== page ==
The Cuban Missile Crisis was a 13-day confrontation between the US and the Soviet Union initiated after the discovery of Soviet ballistic missile deployment in Cuba. Most people consider this tense incident to be the closest the world has ever been to full-scale nuclear war. However, historians would argue another event that happened in international waters at the same time prevented a certain catastrophe.
On October 27, 1962, a group of 11 US Navy destroyers and the aircraft carrier USS Randolph located a nuclear-armed Soviet B-59 submarine near Cuba.
The US dropped explosive depth charges on the vessel, hoping it would force it to the surface for positive identification.
There had been no contact from Moscow for a number of days and although the submarine’s crew had earlier been picking up radio signals, it was now too deep to monitor any traffic.
The batteries on board had run very low and the air-conditioning had also failed, as the crew suffered from extreme exhaustion while fearing certain death.
As a result, they did not know if a war had already broken out and so the captain – Valentin Grigorievich Savitsky – called for their nuclear torpedo to be readied.
Unlike other Soviet submarines in its group, the B-59 required the agreement of all three senior officers on board – Mr Savitsky, Ivan Semonovich Maslennikov, and commander of the deployed submarine detachment Vasily Arkhipov.
However, while the first two unanimously voted in favour of using their “special weapon”, Mr Arkhipov opposed the idea and later persuaded the others to surface the sub and return to Soviet waters.
Had it been launched, the fate of the world could have been very different.
The attack would probably have started a nuclear war between the Soviet Union and its satellite states and the Western bloc, which would have caused global devastation, with unimaginable numbers of deaths on both sides.
However, Mr Arkhipov’s courageous efforts did not come to light until 2002, following a conference where the details of the event were revealed by the National Security Archive following Mr Arkhipov’s death in 1998.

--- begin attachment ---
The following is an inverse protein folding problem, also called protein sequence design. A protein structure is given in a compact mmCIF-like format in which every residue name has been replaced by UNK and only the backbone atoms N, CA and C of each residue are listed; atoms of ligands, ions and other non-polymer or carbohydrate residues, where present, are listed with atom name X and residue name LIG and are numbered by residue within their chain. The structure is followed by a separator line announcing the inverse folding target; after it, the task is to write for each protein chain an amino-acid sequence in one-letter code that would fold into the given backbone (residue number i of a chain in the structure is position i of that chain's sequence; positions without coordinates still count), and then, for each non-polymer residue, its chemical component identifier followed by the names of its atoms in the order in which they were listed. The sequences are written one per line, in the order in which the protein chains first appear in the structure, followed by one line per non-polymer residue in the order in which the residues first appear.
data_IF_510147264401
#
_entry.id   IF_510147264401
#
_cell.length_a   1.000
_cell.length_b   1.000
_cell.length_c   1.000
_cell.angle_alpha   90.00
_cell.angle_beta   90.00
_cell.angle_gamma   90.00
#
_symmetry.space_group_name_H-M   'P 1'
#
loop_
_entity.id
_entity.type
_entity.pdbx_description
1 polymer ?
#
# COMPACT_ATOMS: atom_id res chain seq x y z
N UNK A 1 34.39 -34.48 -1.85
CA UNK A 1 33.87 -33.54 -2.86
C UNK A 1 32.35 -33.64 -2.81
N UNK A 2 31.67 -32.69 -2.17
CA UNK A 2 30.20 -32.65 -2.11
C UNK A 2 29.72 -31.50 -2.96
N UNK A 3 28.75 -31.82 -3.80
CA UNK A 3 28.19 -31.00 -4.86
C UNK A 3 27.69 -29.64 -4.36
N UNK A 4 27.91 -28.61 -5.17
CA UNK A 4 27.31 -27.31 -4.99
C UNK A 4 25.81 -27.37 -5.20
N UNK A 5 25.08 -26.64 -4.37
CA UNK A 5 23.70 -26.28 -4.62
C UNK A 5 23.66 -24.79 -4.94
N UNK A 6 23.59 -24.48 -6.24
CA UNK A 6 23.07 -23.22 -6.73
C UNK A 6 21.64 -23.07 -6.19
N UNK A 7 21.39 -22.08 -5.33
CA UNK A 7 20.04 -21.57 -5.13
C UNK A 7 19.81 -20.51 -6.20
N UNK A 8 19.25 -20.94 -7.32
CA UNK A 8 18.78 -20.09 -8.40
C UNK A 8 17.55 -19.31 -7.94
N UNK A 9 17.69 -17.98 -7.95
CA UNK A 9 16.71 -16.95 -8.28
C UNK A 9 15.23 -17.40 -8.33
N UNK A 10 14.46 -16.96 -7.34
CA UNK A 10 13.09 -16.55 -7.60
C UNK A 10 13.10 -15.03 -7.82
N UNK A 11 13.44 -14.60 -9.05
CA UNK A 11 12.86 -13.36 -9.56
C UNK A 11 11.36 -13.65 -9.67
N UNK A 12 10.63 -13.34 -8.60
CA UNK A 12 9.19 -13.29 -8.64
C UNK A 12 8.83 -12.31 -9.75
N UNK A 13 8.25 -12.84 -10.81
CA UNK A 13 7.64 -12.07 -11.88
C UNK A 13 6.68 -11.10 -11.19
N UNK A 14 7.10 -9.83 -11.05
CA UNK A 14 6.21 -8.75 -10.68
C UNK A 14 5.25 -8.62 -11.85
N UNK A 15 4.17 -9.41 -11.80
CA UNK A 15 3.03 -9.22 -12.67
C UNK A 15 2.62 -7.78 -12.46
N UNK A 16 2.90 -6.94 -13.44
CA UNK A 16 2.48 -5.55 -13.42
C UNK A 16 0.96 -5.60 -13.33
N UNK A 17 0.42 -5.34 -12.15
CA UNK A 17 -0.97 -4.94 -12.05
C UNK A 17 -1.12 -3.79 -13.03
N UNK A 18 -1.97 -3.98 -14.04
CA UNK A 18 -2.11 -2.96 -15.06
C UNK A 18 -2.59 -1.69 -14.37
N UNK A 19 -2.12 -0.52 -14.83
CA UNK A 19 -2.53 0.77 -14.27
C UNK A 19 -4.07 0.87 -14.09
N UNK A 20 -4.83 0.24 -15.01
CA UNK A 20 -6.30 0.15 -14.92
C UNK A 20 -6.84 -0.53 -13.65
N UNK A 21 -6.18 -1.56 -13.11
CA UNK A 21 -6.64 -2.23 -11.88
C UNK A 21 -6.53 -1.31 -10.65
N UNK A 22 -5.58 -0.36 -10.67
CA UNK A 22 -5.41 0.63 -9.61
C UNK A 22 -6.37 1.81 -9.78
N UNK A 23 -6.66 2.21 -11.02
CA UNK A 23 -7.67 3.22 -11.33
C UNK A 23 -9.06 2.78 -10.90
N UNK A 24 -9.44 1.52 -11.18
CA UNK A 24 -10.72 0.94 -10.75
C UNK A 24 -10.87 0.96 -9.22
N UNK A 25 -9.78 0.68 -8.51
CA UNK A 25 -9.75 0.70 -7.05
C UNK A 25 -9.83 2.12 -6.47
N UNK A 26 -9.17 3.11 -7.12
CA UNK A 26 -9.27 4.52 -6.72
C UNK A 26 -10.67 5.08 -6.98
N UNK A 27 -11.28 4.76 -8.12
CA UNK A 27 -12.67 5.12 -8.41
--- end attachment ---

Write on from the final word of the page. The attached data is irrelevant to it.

He was consequently honoured the “Future of Life” prize by US-based organisation Future of Life Institute whose goal is to tackle threats to humanity.
The $50,000 (£40,000) prize was presented to his grandchildren Elena and Sergei at the Institute of Engineering and Technology.
Elena said at the time: “He always thought that he did what he had to do and never considered his actions as heroism.
“He acted like a man who knew what kind of disasters can come from radiation.
“He did his part for the future so that everyone can live on our planet.”
Thomas Blanton, who was then director of the US National Security Archive, said that Arkhipov “saved the world”.
Dr Jonathan Colman, an expert on the Cuban Missile Crisis at the University of Central Lancashire, agreed that the award was fitting.
He said in 2017: “While accounts differ about what went on on board the B-59, it is clear that Arkhipov and the crew operated under conditions of extreme tension and physical hardship.
“Once the nuclear threshold had been crossed, it is hard to imagine that the genie could have been put back into the bottle.
“President [John F.] Kennedy had been very worried about the possibility of a clash between American warships and Soviet submarines in the Caribbean, and it is absolutely clear that his fears were justified.
“Ultimately, it was luck as much as management that ensured that the missile crisis ended without the most dreadful consequences.”